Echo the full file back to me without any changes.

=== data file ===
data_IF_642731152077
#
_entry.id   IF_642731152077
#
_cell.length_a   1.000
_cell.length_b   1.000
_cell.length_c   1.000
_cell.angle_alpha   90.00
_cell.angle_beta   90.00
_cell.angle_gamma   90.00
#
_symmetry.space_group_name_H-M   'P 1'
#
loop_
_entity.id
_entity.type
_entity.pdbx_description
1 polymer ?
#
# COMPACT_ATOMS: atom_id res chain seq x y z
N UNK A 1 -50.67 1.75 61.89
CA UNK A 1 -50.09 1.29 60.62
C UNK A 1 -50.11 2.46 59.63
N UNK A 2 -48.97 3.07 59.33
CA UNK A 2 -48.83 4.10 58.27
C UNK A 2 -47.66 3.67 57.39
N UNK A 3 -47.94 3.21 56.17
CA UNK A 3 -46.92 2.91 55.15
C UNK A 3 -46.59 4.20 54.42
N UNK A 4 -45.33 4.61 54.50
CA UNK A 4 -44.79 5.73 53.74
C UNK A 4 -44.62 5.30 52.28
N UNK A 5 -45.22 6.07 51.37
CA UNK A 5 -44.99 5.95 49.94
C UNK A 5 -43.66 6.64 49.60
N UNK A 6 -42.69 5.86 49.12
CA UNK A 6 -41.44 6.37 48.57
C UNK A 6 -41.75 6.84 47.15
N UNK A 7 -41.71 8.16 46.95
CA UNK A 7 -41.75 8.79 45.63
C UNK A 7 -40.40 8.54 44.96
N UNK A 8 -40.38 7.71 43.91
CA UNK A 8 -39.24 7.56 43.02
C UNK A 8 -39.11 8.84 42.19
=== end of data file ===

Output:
data_IF_642731152077
#
_entry.id   IF_642731152077
#
_cell.length_a   1.000
_cell.length_b   1.000
_cell.length_c   1.000
_cell.angle_alpha   90.00
_cell.angle_beta   90.00
_cell.angle_gamma   90.00
#
_symmetry.space_group_name_H-M   'P 1'
#
loop_
_entity.id
_entity.type
_entity.pdbx_description
1 polymer ?
#
# COMPACT_ATOMS: atom_id res chain seq x y z
N UNK A 1 -50.67 1.75 61.89
CA UNK A 1 -50.09 1.29 60.62
C UNK A 1 -50.11 2.46 59.63
N UNK A 2 -48.97 3.07 59.33
CA UNK A 2 -48.83 4.10 58.27
C UNK A 2 -47.66 3.67 57.39
N UNK A 3 -47.94 3.21 56.17
CA UNK A 3 -46.92 2.91 55.15
C UNK A 3 -46.59 4.20 54.42
N UNK A 4 -45.33 4.61 54.50
CA UNK A 4 -44.79 5.73 53.74
C UNK A 4 -44.62 5.30 52.28
N UNK A 5 -45.22 6.07 51.37
CA UNK A 5 -44.99 5.95 49.94
C UNK A 5 -43.66 6.64 49.60
N UNK A 6 -42.69 5.86 49.12
CA UNK A 6 -41.44 6.37 48.57
C UNK A 6 -41.75 6.84 47.15
N UNK A 7 -41.71 8.16 46.95
CA UNK A 7 -41.75 8.79 45.63
C UNK A 7 -40.40 8.54 44.96
N UNK A 8 -40.38 7.71 43.91
CA UNK A 8 -39.24 7.56 43.02
C UNK A 8 -39.11 8.84 42.19